Another exciting part of S3DA was the announcement that the Pope and Young Club had partnered with S3DA.  The below statement is part of that press release:
“Discussions regarding a possible joint venture between S3DA and the Pope & Young Club have been in the works for a few months and came to a head at the recent Pope & Young convention in April,” says Dirk Dieterich, member of The Pope & Young Club’s Board of Directors. “Since their founding two and a half years ago, S3DA has done a phenomenal job of introducing young folks to archery and peaking their interest in bowhunting by utilizing 3D target archery and a family approach to the sport.  What was needed was a way to introduce these young folks to bowhunting and educate them about how important it is to become an ethical hunter and utilize the fair chase philosophy.  Our combined goal is to prove a “clear path” from introductory archery to a lifetime as bowhunters or bowhunting supporters.  Combining the talents and experiences of both organizations was the obvious way to accomplish this.”

Now you have heard of S3DA.  Hopefully, you will help support S3DA when the opportunity presents itself.  If anybody would like assistance in starting a club, or just simply has a few more questions they would like to ask me, feel free to email me at .(JavaScript must be enabled to view this email address) and I’ll be glad to assist you.

(0) COMMENTS

The Results Are In

Mon, March 30, 2015

Last fall, I shot a buck with my shotgun, and I believed him to be pretty old.  I had several trail cam pictures of him, and his body indicated he was very mature.  After I harvested him, I noticed he had the blackest hocks I had seen from any buck I had shot.  I had heard that this was indicative of age, so I became very curious about how many years my buck had wandered the woods.  After careful examination, it occurred to me that I might know exactly how old he was.  In late November, 4 years earlier, I had passed a buck that I thought was 2.5 years old.  I also captured a trail cam photo of him a few days later.  In that photo, the 2.5 year old buck looked strikingly similar to the buck I had just shot, and it was from the exact same area.  The location is heavily wooded, and butts up to hundreds more acres of Shawnee National Forest land that is also solid timber.  Because of this, it was not uncommon to only see a buck a few times and never again.  Also, sheds in this area are extremely difficult to locate, so it would not be surprising that I had never found any of his antlers.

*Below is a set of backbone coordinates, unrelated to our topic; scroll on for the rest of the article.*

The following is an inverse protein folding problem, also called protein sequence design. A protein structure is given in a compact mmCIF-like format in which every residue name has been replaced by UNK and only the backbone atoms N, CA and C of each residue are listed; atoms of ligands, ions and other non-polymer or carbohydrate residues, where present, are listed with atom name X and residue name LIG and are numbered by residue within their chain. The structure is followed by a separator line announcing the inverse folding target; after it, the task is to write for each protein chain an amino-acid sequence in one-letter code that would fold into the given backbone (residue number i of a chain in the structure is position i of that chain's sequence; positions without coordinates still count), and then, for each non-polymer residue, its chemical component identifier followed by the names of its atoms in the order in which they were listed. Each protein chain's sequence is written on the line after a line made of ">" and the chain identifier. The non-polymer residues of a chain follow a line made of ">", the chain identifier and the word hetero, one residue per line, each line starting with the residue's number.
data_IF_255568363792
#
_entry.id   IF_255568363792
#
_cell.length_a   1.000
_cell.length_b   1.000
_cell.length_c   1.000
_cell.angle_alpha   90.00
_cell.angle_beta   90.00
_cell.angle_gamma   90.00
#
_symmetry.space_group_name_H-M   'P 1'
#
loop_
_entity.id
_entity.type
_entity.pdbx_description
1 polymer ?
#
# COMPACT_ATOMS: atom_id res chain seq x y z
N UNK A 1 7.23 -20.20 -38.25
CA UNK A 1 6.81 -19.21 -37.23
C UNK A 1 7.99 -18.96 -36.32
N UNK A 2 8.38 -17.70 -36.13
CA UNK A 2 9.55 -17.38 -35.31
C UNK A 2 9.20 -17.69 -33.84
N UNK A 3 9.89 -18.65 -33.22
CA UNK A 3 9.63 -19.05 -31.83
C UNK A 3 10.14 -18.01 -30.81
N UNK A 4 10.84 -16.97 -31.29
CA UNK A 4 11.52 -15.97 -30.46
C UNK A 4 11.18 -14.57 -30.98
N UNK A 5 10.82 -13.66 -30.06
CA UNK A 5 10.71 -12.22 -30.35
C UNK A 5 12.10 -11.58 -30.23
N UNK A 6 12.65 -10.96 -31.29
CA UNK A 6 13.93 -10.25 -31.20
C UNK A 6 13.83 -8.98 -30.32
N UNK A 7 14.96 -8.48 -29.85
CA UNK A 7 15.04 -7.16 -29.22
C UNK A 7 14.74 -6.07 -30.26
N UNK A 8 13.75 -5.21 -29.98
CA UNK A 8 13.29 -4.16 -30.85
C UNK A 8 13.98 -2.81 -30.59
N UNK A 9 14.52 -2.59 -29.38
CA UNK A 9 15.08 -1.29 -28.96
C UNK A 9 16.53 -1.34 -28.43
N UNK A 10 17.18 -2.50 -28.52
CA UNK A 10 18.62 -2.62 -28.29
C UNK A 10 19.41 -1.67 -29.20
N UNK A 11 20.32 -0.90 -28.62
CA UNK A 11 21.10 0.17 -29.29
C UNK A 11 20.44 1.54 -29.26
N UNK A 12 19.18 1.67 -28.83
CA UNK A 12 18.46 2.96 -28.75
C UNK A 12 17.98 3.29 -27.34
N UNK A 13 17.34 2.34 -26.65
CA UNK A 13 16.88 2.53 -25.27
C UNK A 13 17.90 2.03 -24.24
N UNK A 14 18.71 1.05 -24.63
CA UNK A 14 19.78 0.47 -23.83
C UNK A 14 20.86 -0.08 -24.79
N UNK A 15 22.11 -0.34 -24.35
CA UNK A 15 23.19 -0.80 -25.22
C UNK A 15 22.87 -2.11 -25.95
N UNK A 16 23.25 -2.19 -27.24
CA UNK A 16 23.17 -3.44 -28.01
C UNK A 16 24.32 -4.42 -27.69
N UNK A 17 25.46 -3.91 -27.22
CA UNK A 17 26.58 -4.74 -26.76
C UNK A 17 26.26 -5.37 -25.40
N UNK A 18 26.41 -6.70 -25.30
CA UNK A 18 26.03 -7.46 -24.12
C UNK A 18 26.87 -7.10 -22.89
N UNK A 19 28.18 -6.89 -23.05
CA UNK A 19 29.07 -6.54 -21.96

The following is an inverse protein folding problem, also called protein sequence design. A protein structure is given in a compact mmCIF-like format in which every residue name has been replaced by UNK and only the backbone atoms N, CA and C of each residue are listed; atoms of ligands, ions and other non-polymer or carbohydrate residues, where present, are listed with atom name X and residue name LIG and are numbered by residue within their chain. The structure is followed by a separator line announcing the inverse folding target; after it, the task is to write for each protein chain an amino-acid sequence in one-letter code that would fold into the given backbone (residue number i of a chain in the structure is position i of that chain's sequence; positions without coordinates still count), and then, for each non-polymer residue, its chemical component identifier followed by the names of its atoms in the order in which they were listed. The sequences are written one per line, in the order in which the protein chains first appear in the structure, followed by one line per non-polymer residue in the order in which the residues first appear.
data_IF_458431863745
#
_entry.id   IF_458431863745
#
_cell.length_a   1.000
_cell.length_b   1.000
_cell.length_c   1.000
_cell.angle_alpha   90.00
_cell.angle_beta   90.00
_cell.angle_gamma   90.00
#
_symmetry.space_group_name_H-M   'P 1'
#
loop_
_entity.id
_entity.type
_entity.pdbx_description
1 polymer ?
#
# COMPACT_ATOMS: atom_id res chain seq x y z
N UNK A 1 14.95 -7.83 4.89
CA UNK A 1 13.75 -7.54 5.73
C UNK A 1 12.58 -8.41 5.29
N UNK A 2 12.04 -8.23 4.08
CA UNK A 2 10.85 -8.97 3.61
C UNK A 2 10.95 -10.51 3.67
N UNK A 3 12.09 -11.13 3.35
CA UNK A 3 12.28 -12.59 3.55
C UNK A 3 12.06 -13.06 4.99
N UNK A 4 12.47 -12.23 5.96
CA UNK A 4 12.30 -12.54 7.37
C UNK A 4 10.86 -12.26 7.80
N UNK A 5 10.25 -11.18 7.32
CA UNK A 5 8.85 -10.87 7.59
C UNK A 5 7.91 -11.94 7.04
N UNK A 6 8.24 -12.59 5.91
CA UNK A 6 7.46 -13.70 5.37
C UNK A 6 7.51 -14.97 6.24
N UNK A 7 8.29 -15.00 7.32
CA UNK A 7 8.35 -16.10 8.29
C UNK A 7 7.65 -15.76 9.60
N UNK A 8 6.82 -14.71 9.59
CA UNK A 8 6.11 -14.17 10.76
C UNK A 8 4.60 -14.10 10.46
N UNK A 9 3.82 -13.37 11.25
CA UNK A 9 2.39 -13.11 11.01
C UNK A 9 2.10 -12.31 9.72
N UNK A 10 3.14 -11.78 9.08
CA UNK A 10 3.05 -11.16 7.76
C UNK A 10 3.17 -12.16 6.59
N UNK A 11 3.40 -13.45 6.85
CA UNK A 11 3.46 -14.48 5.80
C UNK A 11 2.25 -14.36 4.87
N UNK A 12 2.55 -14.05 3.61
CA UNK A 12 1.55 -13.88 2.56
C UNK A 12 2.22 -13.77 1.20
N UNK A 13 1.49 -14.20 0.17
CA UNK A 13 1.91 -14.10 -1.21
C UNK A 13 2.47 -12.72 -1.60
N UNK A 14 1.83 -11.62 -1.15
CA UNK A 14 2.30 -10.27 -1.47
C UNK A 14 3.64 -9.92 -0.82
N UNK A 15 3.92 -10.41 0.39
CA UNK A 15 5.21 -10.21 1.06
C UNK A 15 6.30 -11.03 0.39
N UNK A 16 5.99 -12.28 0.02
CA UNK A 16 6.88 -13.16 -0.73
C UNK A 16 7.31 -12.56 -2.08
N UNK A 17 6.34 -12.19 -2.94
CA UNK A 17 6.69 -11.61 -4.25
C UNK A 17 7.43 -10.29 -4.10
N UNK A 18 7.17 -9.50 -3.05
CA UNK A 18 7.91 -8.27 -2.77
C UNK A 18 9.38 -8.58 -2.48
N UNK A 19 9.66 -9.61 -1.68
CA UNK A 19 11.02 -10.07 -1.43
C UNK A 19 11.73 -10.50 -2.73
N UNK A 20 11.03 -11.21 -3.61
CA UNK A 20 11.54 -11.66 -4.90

I had read that cementum-annuli was by far the most accurate way to age a deer over 3.5 years old.  The way I understand it, a new cementum layer is produced in the teeth of the deer each year, similar to rings on a tree.  So, I extracted the front teeth from my buck, and I sent them to Wildlife Analytical Labs (deerage.com) in Burnet, TX.  For a fee of $25, they would go through a process of examining the teeth and send me the results.  I also submitted the teeth of another 2014 buck that my friend Jeff Morgan had shot with his recurve bow.  We had estimated Jeff’s buck to be 5.5 years old.

When the results came in, we were correct on both mine and Jeff’s buck.  My buck was 6.5 years old and Jeff’s was 5.5. 


This is a side by side pic of my buck, and the 2.5 year old buck from 4 years earlier


The tarsal glands from my buck


Jeff’s 5.5 year old trophy


Our letter from Wildlife Analytical Labs confirming the age of our deer

So, for $25 per sample, we had our deer aged.  Overall, it was a very neat process.  I am glad we found out our guesses were correct, but even if they had been wrong, it is always great to know.  I would definitely recommend this to anybody that is inclined to do it.  I will use this lab in the future.

(4) COMMENTS